Hinchless in Indianapolis

Well, the unthinkable has now become the reality. After days of speculating how James Hinchcliffe will find his way into the 2018 Indianapolis 500 after being bumped we have the answer: he won’t.

I’d normally say something like “Sadness” here, but that doesn’t even begin to cover the feeling. You humble host has been a fan of the affable Canadian since he was coming up the Road to Indy ladder, and not having him to cheer for is more like “Emptiness”. But using that word only makes me feel worse.

(“Right, because we’re all here to talk about your feelings.” – The Spotter)

At any rate, Hinch revealed the awful truth himself on Wednesday on his twitter account.

“Barring unforeseen circumstances, I will not be racing in the Indy 500 this year. The decision was made to stop pursuing options to get us in the race. There really aren’t words to describe how missing this race feels. At the end of the day, we simply didn’t get the job done. No excuses. This is our reality and we will face it head on, we will use it as motivation and we will come back stronger. We have a great team, incredible partners and the best fans, all who have been so supportive through this. I’m sorry we can’t be on track for you Sunday, but we will be pushing hard for the wins in Detroit.”

There has been much digital ink spilled in the last few days as scribes of all levels scramble to present solutions to solve this problem for Indycar.

· Put him in Jay Howard’s seat. Which is just silly if you know anything about Sam Schmidt and his extensive relationship with Howard. Sam isn’t going to burn him.

· Put him in Jack Harvey’s seat. Which is not that far off from saying they should put him in Zach Veach’s or Ed Jones’s seat, since Harvey effectively races for a different team that has a technical partnership with Schmidt Peterson Motorsports.

· Put him in Conor Daly’s seat. Which is really far-fetched since the Hoosier has spent the last few months working hard to get his sponsorship in the hopes it could grow to into a larger sponsorship. Also there’s that whole potential “Canadian driving for the USAF team” issue.

In the end there just wasn’t a seat available at an affordable price, so we can only hope Hinch’s major sponsors like Arrow are at least tacitly compliant with this decision. If not, someone would have written a very large check, right? I mean, if it takes $2 million to save an annual $8+ million deal, that check would have been written.

Side note: Obviously the face of Honda (if not of Indycar itself) was not going to buy his way into a Chevy ride, but does anyone know if SPM considered buying a ride for Howard and then moving Hinch to the #7? It’s more complicated, but at least it would open the possibilities to include Chevy teams in the effort.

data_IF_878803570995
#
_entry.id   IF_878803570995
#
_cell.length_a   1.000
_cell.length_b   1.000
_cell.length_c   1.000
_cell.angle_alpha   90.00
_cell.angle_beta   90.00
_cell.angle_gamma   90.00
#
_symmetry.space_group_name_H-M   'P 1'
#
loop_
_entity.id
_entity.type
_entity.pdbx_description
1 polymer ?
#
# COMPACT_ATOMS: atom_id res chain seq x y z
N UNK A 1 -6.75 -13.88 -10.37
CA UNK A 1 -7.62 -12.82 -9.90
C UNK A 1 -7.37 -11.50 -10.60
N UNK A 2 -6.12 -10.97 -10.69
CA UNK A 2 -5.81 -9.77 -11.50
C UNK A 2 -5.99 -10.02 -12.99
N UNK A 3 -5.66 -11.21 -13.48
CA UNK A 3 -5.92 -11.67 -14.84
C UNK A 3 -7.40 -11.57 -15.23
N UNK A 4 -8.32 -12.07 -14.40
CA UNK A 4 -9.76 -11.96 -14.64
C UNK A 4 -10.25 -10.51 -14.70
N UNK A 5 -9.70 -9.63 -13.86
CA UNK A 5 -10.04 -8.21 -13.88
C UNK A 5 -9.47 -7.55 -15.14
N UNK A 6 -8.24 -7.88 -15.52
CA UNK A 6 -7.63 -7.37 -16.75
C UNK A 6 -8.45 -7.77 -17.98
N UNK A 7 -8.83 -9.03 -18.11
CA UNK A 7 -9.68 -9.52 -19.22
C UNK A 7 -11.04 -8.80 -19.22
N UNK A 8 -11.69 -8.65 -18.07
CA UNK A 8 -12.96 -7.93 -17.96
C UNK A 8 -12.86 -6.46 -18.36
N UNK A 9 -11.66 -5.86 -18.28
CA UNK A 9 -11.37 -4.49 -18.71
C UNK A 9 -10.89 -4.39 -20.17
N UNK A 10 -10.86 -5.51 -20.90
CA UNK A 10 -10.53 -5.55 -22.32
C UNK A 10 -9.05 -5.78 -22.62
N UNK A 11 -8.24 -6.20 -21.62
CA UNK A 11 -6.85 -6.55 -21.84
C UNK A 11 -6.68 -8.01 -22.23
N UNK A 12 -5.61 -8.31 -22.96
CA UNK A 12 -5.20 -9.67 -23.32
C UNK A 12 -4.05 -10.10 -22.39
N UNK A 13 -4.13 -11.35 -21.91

And then of course there are those who though Indycar should just allow all of the entries to race, which many have said they should have done all along. Let everyone who brings enough money to contract a Dallara enjoy an entry. I get this from a business perspective, but understand the racing product itself could end up suffering. For example, if the money was there, would you let the likes of Marty Roth and Milka Duno back on the track?

There has to be a cutoff to protect the quality of the product, and 33 has been the cutoff way more times than not. So the only best solution to remedy this situation I’ve heard is for Indycar to include a guaranteed entry for all races including Indianapolis for those teams included in the Winner’s Circle or whatever it’s called now. I don’t think it would be a huge affront to allow that to teams show up to every race for the previous season.

And no, it wouldn’t be like the 25/8 rule since that was designed to discourage entries from CART teams. That rule sucked more than the ending to “Seinfeld” because it excluded really good drivers from the Indy 500 because they raced for a competing series. This rule would be designed for the opposite reason – to keep really good drivers in the race.

But in all honesty, I’m kinda ambivalent about such a rule. Which brings me to my final point, as unpopular and obtuse as it may be: this isn’t really an Indy 500 problem; it’s a Schmidt Peterson Motorsports problem. I say that with the caveat that Honda isn’t too terribly upset that the guy in their ads isn’t actually an Indycar driver this weekend. If one of the manufacturers is angry then I totally recant my hot take.

Hinch and his team got dealt a rough hand being the first car to have to qualify after the first rain delay, where the weather and track conditions had changed significantly from when they rolled into the queue. That showed in their 224.something time that was 32nd best after the first round of attempts. Knowing that teammates Wickens and Howard were able to reach higher speeds, there is NO GOOD REASON they shouldn’t have had Hinch’s car ready to try another run well before 5:30pm. As stressful as it would have been to make multiple attempts at qualifying it would have been a whole lot less stressful than what he and his team have had to put up with this week.

But they didn’t. Instead they dithered pray the Bump Day monster would spare them with their meager time, and that didn’t happen either. Certainly the good folks at SPM have learned a valuable lessons, and by valuable I mean extremely expensive.

Now I have to find something to wear on Sunday other than my Hinchcliffe t-shirt. And no, I’m not going to talk about my feelings anymore.

One thought on “Hinchless in Indianapolis

  1. Permalink  ⋅ Reply


    May 25, 2018 at 2:11pm

    Well put.

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